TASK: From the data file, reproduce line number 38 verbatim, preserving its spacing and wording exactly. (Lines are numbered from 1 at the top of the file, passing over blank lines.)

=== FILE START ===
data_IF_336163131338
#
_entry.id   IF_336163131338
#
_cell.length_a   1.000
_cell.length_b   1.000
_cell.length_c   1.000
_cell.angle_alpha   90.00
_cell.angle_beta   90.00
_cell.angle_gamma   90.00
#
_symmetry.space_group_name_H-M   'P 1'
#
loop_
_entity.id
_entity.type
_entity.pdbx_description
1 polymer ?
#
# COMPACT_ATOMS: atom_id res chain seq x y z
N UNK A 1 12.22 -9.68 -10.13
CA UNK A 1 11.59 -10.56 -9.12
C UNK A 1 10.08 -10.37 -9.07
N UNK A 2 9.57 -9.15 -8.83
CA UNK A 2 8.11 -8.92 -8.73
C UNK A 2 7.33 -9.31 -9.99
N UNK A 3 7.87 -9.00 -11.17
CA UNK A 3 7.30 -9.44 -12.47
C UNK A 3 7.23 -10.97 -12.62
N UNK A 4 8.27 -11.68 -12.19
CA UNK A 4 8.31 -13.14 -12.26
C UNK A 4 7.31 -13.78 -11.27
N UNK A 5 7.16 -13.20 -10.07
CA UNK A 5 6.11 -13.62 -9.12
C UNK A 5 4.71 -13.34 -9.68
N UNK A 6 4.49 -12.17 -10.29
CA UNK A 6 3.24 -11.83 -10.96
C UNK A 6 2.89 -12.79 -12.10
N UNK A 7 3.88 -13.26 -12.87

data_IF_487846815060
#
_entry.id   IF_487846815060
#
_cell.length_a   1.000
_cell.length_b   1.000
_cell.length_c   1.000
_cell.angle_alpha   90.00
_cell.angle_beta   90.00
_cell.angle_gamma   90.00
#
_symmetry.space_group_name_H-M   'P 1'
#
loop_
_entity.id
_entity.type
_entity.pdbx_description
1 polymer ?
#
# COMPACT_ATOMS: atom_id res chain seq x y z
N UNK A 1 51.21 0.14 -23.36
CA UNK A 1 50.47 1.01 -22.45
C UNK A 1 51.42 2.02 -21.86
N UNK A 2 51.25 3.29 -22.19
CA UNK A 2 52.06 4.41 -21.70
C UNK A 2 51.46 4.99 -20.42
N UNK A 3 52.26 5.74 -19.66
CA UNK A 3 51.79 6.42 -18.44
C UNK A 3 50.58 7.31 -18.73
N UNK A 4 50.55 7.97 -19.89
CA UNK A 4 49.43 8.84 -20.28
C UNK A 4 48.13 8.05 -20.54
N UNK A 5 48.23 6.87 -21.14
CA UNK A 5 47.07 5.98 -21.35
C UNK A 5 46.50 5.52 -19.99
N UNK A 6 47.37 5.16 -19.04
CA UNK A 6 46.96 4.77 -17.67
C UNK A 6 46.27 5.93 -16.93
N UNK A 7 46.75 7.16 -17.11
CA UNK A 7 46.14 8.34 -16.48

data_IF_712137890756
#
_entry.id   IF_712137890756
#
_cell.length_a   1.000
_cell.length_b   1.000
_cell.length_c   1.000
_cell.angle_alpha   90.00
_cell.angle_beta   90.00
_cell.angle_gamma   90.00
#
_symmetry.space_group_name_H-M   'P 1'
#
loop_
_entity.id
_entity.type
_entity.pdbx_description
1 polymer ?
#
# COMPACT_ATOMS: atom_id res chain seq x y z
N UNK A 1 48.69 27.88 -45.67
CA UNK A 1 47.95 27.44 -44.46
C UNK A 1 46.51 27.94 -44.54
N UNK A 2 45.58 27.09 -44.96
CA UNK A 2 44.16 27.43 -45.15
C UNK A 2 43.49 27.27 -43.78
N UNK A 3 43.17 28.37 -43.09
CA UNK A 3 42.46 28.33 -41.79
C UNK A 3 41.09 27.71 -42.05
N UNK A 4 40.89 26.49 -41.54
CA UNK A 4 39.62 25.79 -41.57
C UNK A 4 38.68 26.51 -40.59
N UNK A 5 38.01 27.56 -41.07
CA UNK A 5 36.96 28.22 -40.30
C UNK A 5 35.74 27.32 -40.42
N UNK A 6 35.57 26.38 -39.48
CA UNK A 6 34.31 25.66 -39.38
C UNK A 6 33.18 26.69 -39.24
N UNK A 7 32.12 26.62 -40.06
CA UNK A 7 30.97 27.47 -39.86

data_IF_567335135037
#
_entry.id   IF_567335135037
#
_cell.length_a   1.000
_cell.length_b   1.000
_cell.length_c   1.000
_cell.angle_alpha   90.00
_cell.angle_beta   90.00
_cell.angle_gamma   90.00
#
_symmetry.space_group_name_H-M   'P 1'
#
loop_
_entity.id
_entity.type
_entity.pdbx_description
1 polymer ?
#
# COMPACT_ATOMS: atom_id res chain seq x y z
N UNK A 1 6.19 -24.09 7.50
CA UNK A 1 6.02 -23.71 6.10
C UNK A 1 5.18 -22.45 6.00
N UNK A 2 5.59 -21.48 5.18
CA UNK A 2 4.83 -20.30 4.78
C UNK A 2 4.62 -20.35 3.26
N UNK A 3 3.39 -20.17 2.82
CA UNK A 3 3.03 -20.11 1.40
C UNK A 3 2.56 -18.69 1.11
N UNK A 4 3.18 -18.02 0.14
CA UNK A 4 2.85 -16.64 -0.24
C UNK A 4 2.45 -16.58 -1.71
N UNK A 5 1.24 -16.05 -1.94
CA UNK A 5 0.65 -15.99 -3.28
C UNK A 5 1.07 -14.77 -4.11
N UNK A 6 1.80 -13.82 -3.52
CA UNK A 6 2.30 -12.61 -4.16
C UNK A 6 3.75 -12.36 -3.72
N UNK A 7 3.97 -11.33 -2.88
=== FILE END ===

C UNK A 6 2.89 -12.79 -12.10